When just under 200 runners lined up for St. Scholastica's "Swanny" race this fall, few realized that they were honoring a tenacious woman who served as the inspiration for much of the college's recreation and athletic programming today.
This year marked the third year the "Swanny" has been held in honor of Gladys Swanson, and many people are enthusiastic about honoring this trail-blazing pioneer with the commemorative tradition.
"History is an important part of The College of St. Scholastica," Luke Moravec, student activities coordinator, said. "It's not just about the future, it's also about the past."
Most passionate faculty strive to leave a lasting legacy for their students, but not many achieve this aspiration with such resolve as Swanson did.
Serving as physical education director at CSS from 1931-1969, Swanson pioneered the development of female athletics and recreation in not only Duluth, but also on a regional and national level.
Decades before Title IX became law, guaranteeing high school and college women athletes equal opportunities in funding, access and facilities, Swanson had the vision and foresight for innovation in collegiate female athletics.
"She was focused on something way ahead of her time," Moravec said. "She has become a historical beacon for where we are today."
Swanson, remembered by her nickname "Swanny," developed CSS's physical education requirement in 1931 and established the physical education major in 1965.
"Swanny thought of education as a full body experience," Bo Ekmark, director of campus recreation, said. "She offered things that even women today don't have the opportunity to participate in."
Women engaged in activities such as ice skating, cross-country skiing, golf, dancing, bird watching, archery, bowling, volleyball, calisthenics, badminton and even floor hockey.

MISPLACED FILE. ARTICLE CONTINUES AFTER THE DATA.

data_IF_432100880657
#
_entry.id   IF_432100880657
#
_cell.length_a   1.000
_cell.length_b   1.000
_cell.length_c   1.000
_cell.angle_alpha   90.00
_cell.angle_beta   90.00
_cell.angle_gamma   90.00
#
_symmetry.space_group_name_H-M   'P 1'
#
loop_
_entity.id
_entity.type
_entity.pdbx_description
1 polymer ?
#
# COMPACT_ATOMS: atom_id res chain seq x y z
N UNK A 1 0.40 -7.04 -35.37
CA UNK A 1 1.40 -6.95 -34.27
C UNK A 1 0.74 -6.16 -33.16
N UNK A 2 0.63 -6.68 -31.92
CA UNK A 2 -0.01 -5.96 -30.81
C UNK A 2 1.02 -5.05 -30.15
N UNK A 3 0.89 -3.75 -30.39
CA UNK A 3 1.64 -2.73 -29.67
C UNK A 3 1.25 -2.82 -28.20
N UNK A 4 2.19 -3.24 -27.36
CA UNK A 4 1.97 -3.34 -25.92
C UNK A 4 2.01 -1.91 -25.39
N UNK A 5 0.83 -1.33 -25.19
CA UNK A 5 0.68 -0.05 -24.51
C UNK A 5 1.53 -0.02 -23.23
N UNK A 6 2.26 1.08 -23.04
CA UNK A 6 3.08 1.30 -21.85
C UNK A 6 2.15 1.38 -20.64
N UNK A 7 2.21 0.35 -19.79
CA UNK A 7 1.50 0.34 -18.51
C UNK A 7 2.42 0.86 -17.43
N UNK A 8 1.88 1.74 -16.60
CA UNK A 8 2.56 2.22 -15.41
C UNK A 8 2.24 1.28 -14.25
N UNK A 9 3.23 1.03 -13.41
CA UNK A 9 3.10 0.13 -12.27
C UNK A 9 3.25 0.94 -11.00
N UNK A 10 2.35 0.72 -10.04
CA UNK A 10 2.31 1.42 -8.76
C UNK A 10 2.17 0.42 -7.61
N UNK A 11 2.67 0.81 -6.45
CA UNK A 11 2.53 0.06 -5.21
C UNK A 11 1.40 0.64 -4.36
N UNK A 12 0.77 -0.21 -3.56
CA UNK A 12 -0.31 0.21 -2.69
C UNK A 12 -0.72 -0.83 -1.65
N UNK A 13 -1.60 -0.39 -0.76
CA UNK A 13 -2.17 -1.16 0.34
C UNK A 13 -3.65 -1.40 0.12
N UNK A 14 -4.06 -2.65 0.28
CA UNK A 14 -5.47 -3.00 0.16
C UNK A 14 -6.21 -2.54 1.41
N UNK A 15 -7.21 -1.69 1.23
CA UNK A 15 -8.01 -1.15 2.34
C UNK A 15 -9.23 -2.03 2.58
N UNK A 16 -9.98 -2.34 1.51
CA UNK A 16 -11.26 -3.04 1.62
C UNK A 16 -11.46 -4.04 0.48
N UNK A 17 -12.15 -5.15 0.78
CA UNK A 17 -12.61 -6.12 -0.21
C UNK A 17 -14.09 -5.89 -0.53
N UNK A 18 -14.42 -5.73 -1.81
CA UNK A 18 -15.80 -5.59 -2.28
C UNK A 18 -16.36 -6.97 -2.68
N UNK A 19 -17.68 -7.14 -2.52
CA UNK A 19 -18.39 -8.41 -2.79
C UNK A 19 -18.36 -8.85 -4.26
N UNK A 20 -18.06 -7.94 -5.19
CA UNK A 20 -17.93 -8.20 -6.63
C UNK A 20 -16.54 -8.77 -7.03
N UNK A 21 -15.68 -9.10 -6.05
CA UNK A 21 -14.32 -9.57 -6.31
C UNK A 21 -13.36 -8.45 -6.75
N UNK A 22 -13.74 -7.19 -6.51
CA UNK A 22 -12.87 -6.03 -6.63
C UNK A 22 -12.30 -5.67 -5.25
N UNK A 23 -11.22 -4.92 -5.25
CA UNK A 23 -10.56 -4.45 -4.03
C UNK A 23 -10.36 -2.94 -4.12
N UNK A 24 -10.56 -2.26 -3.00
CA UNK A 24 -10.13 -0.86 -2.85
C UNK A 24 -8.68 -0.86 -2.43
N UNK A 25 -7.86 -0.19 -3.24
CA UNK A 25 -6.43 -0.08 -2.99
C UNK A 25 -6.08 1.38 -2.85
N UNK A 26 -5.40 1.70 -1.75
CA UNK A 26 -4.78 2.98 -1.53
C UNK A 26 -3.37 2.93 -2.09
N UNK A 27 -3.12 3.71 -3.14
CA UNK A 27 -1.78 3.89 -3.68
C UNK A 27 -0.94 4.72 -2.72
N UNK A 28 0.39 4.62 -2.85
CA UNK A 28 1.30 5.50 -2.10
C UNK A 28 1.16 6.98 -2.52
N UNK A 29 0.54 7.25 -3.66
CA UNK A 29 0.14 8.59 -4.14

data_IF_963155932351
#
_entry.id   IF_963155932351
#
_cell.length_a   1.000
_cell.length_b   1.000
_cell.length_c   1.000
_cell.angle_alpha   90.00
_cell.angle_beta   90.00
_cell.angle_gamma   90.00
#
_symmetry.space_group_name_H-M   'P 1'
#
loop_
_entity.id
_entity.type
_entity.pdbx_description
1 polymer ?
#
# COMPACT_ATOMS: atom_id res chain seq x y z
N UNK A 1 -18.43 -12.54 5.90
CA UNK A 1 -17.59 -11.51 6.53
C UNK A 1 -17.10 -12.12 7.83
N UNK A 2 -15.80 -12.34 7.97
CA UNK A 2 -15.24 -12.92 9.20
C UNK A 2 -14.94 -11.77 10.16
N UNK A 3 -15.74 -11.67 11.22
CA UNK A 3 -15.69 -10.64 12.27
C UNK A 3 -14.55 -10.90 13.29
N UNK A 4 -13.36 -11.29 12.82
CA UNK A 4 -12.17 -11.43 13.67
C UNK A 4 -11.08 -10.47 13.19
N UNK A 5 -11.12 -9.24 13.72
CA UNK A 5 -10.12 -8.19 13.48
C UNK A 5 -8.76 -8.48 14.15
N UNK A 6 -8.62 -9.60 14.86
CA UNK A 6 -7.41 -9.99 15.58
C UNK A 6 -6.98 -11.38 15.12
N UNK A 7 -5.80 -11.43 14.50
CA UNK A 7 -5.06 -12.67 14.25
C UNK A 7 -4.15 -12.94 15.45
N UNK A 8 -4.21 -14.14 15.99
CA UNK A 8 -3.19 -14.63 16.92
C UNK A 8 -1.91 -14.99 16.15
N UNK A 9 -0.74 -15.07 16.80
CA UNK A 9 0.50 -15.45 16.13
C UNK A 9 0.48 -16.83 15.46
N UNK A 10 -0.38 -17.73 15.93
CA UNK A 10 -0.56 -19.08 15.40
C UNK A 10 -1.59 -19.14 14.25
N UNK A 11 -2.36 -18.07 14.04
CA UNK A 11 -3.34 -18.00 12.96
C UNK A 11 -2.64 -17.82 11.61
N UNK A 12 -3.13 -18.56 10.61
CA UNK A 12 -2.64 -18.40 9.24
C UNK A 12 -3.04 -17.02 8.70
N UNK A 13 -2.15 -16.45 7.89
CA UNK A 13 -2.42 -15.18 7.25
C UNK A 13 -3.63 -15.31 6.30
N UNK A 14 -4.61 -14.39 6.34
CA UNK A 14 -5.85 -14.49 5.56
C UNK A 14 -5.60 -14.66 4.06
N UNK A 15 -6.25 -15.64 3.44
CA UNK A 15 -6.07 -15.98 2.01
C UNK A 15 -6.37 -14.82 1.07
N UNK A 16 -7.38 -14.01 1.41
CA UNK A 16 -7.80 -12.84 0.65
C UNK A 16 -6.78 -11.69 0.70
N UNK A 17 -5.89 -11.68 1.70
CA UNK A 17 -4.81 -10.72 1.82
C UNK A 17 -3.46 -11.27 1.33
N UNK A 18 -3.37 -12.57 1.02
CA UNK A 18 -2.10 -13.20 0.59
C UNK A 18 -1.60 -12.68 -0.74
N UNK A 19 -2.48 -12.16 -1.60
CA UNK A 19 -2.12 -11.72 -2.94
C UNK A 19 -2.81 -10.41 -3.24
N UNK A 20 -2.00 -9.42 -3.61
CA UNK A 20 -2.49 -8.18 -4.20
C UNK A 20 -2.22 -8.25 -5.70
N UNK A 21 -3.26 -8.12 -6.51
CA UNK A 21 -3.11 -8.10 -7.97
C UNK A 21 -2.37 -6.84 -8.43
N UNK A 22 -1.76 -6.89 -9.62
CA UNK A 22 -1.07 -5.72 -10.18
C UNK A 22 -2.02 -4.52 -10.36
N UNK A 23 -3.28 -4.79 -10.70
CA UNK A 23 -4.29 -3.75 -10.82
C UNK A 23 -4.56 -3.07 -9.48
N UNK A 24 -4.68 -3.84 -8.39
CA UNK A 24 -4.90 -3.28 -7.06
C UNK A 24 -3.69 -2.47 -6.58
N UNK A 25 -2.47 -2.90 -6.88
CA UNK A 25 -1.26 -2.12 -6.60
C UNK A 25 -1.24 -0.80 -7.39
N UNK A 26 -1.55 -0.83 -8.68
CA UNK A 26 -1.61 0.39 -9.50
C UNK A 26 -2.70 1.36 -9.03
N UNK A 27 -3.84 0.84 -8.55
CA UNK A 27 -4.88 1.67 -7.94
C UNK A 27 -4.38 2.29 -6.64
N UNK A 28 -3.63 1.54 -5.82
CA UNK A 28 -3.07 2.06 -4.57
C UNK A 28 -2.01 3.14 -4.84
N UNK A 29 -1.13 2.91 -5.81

Sister Agnes Alich, current professor of chemistry and one of Swanson's students in 1951, said that all of the sports were highly physical. "Her goal was physical development and physical strength," Alich said. "None of these were ladylike games."
Swanson had high expectations and was known among students and faculty as demanding, stern and even somewhat of a spitfire. "She was even feared at times," Ekmark said.
Alich, who also worked as a faculty member with Swanson, described her as a strong, commanding and powerful woman.
"To get [the physical education program] going she had to be a power figure just to get the faculty to agree with the requirement," Alich said.
Swanson would speak passionately at faculty meetings about the importance of athletics and competition as key components in the development of young women. "No matter who you were, you took Phy. Ed.," Alich said.
The nickname Swanny was never actually used in front of Gladys Swanson, but became prominent after her retirement. "She was a proper lady and you called her Mrs. Swanson," Alich said, also noting that not even faculty called her Swanny.
She held high standards of participation, and Alich said Swanson was very observant. "She didn't just run the games, she watched how people participated," Alich said of the way Swanny taught her physical activities, such as ice skating. "If you were just kind of on the ice with skates, it would show in your grade."